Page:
Please join Bas Rokers, Brain and Cognition Sciences, MIT and Department of Psychology, University of Wisconsin - Madison, for a presentation entitled “Altered white matter in early visual pathways as a result of amblyopia.” The lecture will take place on November 17th as part of the Research Lecture Series. All are welcome to attend. One hour of Mass CE credit will be offered.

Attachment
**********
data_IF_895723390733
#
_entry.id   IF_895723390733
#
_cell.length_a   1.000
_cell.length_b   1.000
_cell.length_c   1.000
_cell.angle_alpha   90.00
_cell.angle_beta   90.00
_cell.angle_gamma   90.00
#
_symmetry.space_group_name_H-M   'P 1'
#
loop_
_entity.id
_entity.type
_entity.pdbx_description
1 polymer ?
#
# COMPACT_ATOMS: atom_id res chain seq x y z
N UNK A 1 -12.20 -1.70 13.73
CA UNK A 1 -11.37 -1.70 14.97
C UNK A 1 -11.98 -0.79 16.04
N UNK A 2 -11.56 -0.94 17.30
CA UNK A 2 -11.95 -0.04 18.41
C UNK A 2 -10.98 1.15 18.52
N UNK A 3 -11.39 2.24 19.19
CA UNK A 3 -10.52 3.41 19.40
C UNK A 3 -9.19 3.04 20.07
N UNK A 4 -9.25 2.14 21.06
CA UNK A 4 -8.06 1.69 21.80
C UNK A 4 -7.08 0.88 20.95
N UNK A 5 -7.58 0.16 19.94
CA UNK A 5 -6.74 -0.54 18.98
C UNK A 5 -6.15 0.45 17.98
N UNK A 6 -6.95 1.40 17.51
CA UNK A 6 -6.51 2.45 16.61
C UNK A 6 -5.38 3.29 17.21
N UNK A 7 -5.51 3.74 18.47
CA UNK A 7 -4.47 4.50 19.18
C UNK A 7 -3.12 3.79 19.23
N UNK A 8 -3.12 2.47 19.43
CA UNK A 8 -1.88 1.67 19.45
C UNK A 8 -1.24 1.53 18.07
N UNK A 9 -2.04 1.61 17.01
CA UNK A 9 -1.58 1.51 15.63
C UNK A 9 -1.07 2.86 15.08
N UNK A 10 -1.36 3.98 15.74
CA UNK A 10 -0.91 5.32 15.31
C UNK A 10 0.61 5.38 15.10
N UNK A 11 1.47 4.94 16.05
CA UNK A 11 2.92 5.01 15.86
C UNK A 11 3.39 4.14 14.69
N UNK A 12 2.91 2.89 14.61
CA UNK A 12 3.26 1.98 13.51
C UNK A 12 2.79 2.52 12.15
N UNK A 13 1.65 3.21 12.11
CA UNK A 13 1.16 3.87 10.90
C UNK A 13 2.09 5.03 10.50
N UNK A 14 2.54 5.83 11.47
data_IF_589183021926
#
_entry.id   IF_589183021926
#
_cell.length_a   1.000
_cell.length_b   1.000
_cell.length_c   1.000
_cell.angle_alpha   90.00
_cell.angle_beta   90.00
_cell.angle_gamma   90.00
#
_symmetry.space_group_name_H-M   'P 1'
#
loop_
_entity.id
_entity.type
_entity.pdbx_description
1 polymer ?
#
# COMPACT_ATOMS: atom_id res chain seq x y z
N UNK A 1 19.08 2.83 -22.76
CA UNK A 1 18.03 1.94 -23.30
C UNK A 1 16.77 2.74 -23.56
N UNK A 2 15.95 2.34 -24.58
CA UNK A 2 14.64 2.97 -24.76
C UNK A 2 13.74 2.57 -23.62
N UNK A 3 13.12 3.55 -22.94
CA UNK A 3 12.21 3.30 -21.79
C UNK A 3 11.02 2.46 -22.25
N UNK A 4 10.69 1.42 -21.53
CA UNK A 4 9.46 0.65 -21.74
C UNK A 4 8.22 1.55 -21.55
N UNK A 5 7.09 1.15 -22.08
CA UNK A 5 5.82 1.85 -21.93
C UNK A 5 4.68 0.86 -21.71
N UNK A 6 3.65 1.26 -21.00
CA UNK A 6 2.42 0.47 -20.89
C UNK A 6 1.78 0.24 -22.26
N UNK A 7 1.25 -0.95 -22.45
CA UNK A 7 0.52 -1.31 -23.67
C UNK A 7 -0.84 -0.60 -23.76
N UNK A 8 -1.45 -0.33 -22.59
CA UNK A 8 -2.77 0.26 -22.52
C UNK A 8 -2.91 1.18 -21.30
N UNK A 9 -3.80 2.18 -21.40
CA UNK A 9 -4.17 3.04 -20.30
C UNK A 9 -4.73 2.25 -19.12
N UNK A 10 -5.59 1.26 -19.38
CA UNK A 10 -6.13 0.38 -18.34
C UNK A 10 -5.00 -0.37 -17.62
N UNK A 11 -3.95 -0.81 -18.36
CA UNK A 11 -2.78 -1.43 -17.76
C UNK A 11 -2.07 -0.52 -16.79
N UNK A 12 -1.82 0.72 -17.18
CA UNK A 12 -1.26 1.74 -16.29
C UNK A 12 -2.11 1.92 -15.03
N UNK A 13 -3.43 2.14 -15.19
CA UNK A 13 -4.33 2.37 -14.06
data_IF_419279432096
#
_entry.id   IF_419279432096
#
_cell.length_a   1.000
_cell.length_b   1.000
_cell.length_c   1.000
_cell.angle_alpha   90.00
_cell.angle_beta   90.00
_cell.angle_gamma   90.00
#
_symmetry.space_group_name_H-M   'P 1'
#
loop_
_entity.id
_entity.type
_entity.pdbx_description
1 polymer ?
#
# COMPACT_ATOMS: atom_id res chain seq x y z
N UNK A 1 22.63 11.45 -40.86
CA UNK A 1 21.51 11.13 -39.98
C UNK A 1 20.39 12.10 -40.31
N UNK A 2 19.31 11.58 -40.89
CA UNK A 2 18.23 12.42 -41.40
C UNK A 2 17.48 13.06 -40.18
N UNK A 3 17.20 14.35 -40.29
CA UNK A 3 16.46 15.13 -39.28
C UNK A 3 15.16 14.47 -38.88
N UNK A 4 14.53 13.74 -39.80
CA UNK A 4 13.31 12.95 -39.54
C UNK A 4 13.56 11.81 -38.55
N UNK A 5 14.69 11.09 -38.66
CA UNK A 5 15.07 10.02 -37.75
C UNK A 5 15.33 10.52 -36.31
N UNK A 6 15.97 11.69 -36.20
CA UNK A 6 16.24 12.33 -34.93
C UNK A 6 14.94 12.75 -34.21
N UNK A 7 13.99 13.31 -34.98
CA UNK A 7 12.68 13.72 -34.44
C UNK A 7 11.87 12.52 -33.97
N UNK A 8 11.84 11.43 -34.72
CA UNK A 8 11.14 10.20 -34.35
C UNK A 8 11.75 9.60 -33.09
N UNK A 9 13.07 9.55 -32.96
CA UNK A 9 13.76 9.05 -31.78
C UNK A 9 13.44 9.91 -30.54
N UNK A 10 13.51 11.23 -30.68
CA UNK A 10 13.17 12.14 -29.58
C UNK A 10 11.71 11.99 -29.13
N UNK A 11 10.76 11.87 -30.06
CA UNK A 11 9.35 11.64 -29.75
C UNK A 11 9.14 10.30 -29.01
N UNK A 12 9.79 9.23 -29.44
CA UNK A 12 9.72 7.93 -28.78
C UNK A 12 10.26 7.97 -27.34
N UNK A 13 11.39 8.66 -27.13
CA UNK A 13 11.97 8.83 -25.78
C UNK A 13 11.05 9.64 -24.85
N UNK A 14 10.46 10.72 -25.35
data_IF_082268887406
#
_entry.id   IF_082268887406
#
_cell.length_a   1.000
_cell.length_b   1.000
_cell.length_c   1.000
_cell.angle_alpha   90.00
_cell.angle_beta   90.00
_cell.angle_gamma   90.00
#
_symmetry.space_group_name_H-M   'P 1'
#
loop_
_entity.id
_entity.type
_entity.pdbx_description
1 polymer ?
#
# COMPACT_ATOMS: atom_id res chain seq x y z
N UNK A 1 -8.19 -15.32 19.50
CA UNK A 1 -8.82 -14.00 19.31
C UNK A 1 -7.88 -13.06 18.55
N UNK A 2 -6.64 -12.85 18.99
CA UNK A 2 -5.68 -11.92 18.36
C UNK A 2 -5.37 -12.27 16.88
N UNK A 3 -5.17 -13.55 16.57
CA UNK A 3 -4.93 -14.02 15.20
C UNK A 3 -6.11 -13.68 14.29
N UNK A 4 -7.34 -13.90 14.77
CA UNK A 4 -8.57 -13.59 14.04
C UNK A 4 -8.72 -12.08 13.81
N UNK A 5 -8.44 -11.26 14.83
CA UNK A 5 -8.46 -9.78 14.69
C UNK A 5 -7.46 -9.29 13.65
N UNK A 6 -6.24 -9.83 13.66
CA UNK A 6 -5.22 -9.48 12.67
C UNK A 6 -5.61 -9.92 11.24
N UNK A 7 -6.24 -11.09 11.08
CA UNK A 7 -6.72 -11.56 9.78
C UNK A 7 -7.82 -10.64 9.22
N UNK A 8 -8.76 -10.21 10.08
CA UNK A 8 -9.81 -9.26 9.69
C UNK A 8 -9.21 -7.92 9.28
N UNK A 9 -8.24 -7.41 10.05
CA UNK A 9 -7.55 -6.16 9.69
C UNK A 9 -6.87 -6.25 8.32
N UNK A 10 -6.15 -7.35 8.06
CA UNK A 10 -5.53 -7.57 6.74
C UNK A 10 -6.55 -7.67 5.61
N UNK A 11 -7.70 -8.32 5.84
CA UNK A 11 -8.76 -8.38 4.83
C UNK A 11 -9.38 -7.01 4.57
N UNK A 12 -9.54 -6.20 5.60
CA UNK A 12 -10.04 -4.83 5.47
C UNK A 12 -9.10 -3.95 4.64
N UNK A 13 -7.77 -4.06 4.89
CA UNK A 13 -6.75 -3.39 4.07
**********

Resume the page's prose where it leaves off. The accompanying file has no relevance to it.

Abstract: Amblyopia is a visual disorder caused by poorly coordinated binocular input during development, and the leading cause of vision loss amongst children. Little is known about the impact of amblyopia on the white matter within the visual system. We studied the properties of six major visual white-matter pathways in a group of adults with amblyopia (n = 10) and matched controls (n = 10) using diffusion weighted imaging (DWI) and fiber tractography. While we did not find significant differences in diffusion properties in cortico-cortical pathways, patients with amblyopia exhibited increased mean diffusivity in thalamo-cortical visual pathways. These findings suggest that amblyopia may systematically alter the white matter properties of early visual pathways, and may provide new avenues for the diagnosis and treatment of visual disorders with a neural basis.